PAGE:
May 272011

This month’s post for my monthly Unapologetic column on the Fearless Press deals with the concepts regarding the term Partner — the good, the bad, and the frustrating.

Sometimes, the English language just fails me. Aside from the ridiculous issue of pronouns (I mean, really, do we need to have masculine and feminine pronouns when we conjugate everything in neutrality anyways?), it’s so interesting trying to navigate in field of terminology to refer to people’s partners.

The other day, someone referred to my partner as my “wife.” Well, since both of us reject the concept of traditional marriage (versus our upcoming “Queer Celebration of Love”), it didn’t really fit, but even more so, it doesn’t fit because my partner doesn’t usually identify with either female or male identifies. My partner identifies as genderqueer, residing outside of that binary.

So the term girlfriend doesn’t really fit either. Moreover, as one of my straight friends revealed to me, calling her partner “boyfriend” after ten years of being together feels silly to her, and like she’s back in high school.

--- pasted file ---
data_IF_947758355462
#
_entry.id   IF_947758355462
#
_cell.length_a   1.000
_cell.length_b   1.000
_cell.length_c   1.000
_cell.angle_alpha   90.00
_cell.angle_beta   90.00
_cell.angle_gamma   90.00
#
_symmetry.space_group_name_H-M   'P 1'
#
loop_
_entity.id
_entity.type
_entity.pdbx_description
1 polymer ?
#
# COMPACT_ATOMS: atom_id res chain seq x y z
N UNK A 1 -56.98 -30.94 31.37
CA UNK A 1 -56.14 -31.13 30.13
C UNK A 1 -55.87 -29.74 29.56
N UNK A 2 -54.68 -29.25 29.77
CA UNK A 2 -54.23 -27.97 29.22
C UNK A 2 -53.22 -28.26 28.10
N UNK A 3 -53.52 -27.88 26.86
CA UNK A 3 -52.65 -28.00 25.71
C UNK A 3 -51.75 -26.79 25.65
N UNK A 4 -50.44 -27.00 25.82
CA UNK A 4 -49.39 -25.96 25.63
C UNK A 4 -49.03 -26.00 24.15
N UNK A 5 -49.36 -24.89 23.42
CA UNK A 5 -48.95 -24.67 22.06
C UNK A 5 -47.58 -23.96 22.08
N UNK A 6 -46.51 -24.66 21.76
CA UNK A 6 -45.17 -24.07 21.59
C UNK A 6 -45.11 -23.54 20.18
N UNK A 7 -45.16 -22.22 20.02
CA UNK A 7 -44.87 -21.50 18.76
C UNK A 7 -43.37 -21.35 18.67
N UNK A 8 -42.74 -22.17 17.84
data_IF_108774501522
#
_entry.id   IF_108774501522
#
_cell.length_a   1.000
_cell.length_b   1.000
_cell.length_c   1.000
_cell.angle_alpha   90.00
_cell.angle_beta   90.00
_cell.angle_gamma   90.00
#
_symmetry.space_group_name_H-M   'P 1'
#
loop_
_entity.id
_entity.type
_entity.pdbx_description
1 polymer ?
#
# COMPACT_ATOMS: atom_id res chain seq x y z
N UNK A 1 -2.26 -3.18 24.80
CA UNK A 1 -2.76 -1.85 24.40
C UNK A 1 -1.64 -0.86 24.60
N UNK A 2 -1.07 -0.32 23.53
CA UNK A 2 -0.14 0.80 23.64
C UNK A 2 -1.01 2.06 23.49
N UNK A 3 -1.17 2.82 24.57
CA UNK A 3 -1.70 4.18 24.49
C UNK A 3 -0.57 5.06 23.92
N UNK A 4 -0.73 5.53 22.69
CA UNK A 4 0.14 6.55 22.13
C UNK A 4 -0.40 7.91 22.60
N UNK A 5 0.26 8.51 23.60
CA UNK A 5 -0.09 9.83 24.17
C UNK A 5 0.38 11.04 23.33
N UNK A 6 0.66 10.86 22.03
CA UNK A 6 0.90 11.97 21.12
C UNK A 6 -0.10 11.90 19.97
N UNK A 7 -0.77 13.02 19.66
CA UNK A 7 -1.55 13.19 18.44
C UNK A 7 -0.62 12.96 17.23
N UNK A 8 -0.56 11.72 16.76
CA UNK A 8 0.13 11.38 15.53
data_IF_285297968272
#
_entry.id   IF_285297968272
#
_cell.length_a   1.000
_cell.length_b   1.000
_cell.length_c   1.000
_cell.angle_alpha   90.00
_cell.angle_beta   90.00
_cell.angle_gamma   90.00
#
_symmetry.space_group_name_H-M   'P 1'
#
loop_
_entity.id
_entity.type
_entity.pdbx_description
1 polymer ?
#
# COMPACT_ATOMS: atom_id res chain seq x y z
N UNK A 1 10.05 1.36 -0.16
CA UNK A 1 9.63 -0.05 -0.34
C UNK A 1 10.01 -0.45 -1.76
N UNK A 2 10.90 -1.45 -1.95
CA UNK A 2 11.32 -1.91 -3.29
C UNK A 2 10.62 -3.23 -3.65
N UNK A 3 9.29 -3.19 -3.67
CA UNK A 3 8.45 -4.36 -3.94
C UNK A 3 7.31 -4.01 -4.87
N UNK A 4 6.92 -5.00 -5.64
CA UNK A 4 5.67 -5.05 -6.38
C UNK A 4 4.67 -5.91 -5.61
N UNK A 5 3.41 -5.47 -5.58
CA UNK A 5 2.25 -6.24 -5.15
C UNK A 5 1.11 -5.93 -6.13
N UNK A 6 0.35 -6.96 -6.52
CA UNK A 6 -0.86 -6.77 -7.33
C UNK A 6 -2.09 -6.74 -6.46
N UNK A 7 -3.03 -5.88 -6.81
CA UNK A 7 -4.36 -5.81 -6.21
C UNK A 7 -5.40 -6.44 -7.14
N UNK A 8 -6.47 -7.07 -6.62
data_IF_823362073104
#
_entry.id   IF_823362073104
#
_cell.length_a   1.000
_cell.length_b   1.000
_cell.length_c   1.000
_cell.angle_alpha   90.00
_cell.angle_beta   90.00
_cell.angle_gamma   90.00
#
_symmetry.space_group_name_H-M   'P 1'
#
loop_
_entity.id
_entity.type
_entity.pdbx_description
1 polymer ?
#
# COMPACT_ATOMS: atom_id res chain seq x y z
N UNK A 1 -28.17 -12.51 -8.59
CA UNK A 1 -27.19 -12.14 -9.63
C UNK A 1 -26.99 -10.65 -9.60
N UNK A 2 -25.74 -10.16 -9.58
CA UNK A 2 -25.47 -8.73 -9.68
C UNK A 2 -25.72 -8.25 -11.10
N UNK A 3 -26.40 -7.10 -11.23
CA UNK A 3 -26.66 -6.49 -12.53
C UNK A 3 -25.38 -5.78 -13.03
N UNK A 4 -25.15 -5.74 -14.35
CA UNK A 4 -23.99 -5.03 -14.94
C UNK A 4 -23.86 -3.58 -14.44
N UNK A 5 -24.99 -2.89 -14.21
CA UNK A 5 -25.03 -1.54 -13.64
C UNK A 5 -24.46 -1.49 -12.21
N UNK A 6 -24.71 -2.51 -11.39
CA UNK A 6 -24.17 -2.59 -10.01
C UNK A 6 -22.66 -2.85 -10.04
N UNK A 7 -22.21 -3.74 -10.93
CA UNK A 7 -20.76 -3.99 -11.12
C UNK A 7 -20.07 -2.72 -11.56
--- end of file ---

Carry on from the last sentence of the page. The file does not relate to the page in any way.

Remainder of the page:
To read the rest, click here for Howdy There Partner.

Apr 172011

For those of you new or less involved in finding me all over the interwebs, I write two monthly columns for the Fearless Press; Unapologetic, which is about me getting all ranting regarding my multiple communities, and Out of the Box, which is an interview based column looking at people’s identities. This week’s Unapologetic post is called When Academia Isn’t The Answer.

…Looking at things from an academic perspective can sometimes be good. It can help to legitimize or normalize behavior (like the recent study that showed 30% of heterosexual American couples participate in anal sex), it can bring important discussion to the forefront. However, it can also take validation away from individuals and/or groups, it can stigmatize and sometimes criminalize behaviors, it can harm certain people, and it can serve to disempower and oppress communities.

Telling someone that their identity isn’t real or doesn’t exist because it doesn’t exist in the textbook you’re currently reading, or you haven’t heard it discussed yet is showing both ignorance and privilege. Many things we take for granted today were scientifically said to be impossible or non-existent at one time. As societies change, people change, and as people change, societies change…

To read the rest of this Fearless Press Article and to check out my monthly column “Unapologetic,” check out the awesome Fearless Press site!